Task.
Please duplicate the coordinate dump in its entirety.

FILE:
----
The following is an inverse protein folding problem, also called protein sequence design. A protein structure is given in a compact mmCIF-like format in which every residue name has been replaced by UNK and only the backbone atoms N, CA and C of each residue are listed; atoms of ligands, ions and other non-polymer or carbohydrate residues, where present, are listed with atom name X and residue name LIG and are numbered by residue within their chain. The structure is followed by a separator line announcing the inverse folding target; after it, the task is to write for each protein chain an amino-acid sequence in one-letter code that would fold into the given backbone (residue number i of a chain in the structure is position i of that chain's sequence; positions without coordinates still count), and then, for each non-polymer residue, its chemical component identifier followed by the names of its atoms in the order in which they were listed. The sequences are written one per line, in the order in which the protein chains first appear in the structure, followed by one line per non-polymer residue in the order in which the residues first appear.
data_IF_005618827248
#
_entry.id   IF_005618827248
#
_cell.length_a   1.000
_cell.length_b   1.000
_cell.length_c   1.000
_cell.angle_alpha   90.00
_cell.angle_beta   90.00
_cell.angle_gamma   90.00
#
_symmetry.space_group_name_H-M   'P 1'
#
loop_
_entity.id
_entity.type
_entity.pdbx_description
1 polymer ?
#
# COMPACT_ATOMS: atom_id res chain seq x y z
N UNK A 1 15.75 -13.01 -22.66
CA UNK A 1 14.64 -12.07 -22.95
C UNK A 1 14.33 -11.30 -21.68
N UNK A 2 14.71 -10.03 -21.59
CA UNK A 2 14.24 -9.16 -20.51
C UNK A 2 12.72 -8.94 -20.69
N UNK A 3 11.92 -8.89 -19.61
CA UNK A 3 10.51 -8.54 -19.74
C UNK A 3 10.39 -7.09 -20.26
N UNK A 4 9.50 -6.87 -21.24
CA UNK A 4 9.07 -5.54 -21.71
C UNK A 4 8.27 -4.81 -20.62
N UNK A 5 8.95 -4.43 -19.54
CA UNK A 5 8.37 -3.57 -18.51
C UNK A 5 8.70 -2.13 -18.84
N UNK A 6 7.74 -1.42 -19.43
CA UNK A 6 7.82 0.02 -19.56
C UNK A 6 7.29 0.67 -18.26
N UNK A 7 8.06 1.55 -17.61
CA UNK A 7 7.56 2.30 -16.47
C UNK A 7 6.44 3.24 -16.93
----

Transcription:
The following is an inverse protein folding problem, also called protein sequence design. A protein structure is given in a compact mmCIF-like format in which every residue name has been replaced by UNK and only the backbone atoms N, CA and C of each residue are listed; atoms of ligands, ions and other non-polymer or carbohydrate residues, where present, are listed with atom name X and residue name LIG and are numbered by residue within their chain. The structure is followed by a separator line announcing the inverse folding target; after it, the task is to write for each protein chain an amino-acid sequence in one-letter code that would fold into the given backbone (residue number i of a chain in the structure is position i of that chain's sequence; positions without coordinates still count), and then, for each non-polymer residue, its chemical component identifier followed by the names of its atoms in the order in which they were listed. The sequences are written one per line, in the order in which the protein chains first appear in the structure, followed by one line per non-polymer residue in the order in which the residues first appear.
data_IF_005618827248
#
_entry.id   IF_005618827248
#
_cell.length_a   1.000
_cell.length_b   1.000
_cell.length_c   1.000
_cell.angle_alpha   90.00
_cell.angle_beta   90.00
_cell.angle_gamma   90.00
#
_symmetry.space_group_name_H-M   'P 1'
#
loop_
_entity.id
_entity.type
_entity.pdbx_description
1 polymer ?
#
# COMPACT_ATOMS: atom_id res chain seq x y z
N UNK A 1 15.75 -13.01 -22.66
CA UNK A 1 14.64 -12.07 -22.95
C UNK A 1 14.33 -11.30 -21.68
N UNK A 2 14.71 -10.03 -21.59
CA UNK A 2 14.24 -9.16 -20.51
C UNK A 2 12.72 -8.94 -20.69
N UNK A 3 11.92 -8.89 -19.61
CA UNK A 3 10.51 -8.54 -19.74
C UNK A 3 10.39 -7.09 -20.26
N UNK A 4 9.50 -6.87 -21.24
CA UNK A 4 9.07 -5.54 -21.71
C UNK A 4 8.27 -4.81 -20.62
N UNK A 5 8.95 -4.43 -19.54
CA UNK A 5 8.37 -3.57 -18.51
C UNK A 5 8.70 -2.13 -18.84
N UNK A 6 7.74 -1.42 -19.43
CA UNK A 6 7.82 0.02 -19.56
C UNK A 6 7.29 0.67 -18.26
N UNK A 7 8.06 1.55 -17.61
CA UNK A 7 7.56 2.30 -16.47
C UNK A 7 6.44 3.24 -16.93